“Low interest rates were a huge, huge force [in] stimulating activity in the domestic market,” Mr. Tal said.

For many, a key driver of wealth was savings. Over the first nine months of 2020, households saved around $150-billion, the data show. (Recent bank estimates put excess savings at $200-billion.) The vast majority (90 per cent) has gone toward deposits, which include chequing and savings accounts, Guaranteed Investment Certificates (GICs) and term deposits. The rest was used to pay down debt, with a focus on credit cards.

In part, higher savings were driven by lower consumption because of health restrictions. But also, “we saw this massive influx of cash into the household sector, due to the size of government transfers,” Ms. Wolfson said. Government transfers to households jumped 51 per cent in 2020, or $119-billion, a sum that greatly exceeded lost wages.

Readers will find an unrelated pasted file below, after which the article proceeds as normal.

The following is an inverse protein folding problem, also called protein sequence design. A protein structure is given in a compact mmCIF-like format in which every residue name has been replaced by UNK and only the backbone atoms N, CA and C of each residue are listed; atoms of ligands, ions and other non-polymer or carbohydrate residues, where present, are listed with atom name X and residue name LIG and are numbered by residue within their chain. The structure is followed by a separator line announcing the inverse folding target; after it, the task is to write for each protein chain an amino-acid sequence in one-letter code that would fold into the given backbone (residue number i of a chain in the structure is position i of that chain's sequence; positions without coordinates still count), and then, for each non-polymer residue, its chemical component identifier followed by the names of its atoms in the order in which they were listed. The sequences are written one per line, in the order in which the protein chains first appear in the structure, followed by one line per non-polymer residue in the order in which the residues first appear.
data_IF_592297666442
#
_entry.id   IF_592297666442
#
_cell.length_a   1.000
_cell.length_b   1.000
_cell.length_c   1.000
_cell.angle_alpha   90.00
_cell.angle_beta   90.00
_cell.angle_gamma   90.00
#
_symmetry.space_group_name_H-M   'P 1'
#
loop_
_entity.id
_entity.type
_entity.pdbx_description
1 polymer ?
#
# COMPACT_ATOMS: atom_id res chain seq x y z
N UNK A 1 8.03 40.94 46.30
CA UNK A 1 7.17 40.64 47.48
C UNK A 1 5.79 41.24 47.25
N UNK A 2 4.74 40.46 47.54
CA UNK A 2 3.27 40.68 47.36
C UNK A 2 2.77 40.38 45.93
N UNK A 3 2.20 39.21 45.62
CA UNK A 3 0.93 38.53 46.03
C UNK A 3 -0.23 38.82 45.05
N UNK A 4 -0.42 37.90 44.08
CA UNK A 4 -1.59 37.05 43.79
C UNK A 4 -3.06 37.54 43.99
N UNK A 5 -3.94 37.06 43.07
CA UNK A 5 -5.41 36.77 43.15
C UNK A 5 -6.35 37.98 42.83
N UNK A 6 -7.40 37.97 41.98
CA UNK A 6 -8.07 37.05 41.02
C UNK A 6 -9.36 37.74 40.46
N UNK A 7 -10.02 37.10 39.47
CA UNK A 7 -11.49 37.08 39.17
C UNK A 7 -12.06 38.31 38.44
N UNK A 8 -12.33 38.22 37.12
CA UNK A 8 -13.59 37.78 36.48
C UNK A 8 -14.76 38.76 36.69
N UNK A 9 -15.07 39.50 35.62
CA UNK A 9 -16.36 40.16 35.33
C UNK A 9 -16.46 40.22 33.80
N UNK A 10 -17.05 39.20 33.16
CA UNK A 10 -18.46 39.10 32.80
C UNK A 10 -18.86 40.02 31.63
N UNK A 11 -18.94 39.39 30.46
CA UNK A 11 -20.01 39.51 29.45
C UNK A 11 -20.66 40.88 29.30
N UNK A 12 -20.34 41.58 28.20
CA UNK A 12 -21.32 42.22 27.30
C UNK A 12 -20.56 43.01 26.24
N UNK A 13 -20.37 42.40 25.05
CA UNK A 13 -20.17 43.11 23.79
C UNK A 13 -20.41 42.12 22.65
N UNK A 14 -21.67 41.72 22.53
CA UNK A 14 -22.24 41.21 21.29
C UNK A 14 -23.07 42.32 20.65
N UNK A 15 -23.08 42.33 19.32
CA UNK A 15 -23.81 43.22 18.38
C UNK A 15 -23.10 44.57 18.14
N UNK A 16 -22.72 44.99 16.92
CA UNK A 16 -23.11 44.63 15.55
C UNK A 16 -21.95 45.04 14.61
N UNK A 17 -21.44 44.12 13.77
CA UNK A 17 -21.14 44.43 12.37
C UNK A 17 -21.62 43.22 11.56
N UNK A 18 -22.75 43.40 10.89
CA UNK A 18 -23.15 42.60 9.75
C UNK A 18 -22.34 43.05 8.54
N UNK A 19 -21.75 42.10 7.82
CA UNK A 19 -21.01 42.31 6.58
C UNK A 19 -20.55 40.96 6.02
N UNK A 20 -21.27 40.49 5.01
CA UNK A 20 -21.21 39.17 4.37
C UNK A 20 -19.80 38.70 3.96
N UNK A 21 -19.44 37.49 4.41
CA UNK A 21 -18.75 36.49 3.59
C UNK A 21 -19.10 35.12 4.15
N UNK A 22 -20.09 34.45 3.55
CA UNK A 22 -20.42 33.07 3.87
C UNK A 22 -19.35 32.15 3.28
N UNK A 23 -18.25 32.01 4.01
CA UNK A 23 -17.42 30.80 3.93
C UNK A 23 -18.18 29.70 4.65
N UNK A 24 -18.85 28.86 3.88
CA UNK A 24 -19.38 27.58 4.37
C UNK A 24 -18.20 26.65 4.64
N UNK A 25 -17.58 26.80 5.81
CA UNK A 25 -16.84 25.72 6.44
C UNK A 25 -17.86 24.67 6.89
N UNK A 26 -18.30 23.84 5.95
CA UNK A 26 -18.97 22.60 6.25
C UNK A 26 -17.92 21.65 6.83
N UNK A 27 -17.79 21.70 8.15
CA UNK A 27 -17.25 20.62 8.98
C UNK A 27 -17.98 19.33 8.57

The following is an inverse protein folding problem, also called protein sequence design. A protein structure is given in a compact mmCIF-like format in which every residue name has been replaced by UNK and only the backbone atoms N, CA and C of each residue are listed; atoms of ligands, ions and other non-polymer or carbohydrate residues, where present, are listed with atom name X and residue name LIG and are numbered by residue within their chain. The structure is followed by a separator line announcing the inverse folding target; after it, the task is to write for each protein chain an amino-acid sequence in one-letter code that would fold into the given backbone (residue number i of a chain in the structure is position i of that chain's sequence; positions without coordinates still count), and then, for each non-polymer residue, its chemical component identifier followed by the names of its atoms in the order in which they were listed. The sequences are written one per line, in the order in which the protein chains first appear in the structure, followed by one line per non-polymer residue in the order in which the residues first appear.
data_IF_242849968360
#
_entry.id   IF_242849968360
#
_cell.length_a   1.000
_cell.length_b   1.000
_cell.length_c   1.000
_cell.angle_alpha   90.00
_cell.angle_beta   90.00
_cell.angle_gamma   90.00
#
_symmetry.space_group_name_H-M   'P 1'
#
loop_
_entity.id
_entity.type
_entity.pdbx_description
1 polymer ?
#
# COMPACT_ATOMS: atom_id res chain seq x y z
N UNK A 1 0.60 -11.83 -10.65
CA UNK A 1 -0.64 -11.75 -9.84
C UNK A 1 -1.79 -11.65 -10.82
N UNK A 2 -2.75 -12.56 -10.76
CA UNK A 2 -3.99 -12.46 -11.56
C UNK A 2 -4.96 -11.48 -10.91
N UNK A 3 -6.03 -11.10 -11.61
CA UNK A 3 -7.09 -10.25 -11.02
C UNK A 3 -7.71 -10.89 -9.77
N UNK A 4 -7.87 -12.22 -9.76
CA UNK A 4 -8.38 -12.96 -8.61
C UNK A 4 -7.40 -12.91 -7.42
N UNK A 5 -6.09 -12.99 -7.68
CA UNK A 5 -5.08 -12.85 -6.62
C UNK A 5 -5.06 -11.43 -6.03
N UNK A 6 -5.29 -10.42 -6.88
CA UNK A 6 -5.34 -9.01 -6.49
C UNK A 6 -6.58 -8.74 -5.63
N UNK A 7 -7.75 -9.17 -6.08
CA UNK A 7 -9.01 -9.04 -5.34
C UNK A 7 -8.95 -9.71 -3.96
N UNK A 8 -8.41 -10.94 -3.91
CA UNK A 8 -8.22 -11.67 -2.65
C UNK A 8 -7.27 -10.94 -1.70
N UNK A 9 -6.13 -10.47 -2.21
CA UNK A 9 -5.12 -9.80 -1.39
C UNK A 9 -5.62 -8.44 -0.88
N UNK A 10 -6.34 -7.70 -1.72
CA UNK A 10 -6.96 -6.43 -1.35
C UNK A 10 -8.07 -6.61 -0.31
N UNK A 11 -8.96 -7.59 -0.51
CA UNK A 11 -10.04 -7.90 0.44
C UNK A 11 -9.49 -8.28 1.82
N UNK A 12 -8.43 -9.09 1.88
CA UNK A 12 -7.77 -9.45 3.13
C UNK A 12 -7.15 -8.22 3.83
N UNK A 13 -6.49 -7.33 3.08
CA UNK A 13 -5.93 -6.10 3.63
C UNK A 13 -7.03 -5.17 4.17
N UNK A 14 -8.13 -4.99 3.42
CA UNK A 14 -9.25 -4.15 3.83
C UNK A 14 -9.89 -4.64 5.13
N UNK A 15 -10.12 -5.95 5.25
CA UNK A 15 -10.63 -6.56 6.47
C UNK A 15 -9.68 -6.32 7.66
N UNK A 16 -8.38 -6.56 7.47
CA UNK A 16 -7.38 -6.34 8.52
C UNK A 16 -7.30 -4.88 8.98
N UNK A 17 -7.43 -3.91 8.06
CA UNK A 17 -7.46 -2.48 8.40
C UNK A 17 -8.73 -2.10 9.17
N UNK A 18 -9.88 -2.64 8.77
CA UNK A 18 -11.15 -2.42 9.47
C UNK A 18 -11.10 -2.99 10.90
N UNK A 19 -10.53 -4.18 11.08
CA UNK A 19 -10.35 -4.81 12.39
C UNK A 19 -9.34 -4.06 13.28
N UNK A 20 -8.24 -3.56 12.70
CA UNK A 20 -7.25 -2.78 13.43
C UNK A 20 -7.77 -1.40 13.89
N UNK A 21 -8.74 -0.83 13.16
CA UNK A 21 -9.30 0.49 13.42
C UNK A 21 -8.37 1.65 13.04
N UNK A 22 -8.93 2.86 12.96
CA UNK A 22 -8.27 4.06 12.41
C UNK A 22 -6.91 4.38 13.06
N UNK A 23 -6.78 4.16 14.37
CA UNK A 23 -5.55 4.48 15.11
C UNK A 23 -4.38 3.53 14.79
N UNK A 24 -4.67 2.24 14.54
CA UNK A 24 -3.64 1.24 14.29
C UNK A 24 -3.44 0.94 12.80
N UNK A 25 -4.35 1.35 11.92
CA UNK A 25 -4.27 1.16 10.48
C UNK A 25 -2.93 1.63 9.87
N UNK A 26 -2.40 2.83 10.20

The average household saw its deposits climb about $11,000 or 10.3 per cent over the first three quarters of 2020. Percentage gains were similar in low- and high-income areas.

But in dollar terms, the increases differed greatly. In high-income neighbourhoods, average deposits were up close to $55,000 per household. The wealthiest parts of Toronto and Vancouver were sitting on six-figure gains. In lower-income neighbourhoods, however, average household deposits were up by roughly $6,000.

For some households, added savings may be less a source of future consumption than a buffer to deal with a challenging labour market. Employment is down sharply for low-wage workers, while more than two million people are jobless and want work.